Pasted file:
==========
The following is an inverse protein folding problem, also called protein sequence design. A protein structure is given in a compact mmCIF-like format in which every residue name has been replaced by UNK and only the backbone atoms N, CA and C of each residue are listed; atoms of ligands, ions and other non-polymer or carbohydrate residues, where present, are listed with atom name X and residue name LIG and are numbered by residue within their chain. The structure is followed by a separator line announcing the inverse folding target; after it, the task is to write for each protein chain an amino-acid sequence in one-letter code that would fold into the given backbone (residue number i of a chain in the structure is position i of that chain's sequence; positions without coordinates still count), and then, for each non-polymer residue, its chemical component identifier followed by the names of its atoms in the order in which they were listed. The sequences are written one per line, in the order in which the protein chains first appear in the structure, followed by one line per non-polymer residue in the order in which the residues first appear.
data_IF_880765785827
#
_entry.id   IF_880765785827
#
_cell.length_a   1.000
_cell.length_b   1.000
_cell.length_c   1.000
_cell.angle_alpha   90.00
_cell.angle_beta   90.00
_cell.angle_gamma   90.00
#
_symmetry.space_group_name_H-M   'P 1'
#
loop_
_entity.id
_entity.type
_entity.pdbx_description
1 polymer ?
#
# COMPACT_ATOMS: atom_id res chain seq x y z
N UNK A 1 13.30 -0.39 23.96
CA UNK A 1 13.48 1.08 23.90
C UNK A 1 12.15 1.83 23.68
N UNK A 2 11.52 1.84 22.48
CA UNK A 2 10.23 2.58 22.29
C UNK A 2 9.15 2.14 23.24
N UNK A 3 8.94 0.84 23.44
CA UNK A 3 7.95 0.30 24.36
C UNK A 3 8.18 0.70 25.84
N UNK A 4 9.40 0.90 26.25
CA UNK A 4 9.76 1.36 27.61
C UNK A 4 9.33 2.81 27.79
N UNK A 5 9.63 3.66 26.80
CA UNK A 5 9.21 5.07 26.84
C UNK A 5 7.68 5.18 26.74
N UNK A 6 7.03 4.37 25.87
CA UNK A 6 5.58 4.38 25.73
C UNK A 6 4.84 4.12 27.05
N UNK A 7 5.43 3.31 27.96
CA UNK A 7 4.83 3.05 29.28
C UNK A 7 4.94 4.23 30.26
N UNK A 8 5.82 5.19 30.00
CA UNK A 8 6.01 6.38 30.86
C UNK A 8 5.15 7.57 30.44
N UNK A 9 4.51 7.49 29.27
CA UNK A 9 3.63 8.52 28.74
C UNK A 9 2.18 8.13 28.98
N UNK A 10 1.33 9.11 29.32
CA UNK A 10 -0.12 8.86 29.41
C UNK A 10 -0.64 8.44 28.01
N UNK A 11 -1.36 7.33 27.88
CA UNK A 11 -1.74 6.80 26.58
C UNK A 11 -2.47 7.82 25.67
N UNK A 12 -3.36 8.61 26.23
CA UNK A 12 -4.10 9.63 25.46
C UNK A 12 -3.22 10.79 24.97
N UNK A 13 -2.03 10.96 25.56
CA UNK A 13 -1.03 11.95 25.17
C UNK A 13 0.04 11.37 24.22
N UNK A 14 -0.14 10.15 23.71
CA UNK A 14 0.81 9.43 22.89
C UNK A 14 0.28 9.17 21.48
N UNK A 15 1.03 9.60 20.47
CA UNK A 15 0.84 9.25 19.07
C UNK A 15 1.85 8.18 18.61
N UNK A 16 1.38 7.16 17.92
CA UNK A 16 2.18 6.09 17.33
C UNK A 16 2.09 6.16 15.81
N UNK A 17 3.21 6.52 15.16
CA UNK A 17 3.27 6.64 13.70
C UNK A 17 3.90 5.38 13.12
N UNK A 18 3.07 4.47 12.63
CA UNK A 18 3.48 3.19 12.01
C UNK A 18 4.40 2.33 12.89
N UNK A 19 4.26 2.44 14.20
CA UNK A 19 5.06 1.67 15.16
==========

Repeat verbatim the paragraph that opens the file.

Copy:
The following is an inverse protein folding problem, also called protein sequence design. A protein structure is given in a compact mmCIF-like format in which every residue name has been replaced by UNK and only the backbone atoms N, CA and C of each residue are listed; atoms of ligands, ions and other non-polymer or carbohydrate residues, where present, are listed with atom name X and residue name LIG and are numbered by residue within their chain. The structure is followed by a separator line announcing the inverse folding target; after it, the task is to write for each protein chain an amino-acid sequence in one-letter code that would fold into the given backbone (residue number i of a chain in the structure is position i of that chain's sequence; positions without coordinates still count), and then, for each non-polymer residue, its chemical component identifier followed by the names of its atoms in the order in which they were listed. The sequences are written one per line, in the order in which the protein chains first appear in the structure, followed by one line per non-polymer residue in the order in which the residues first appear.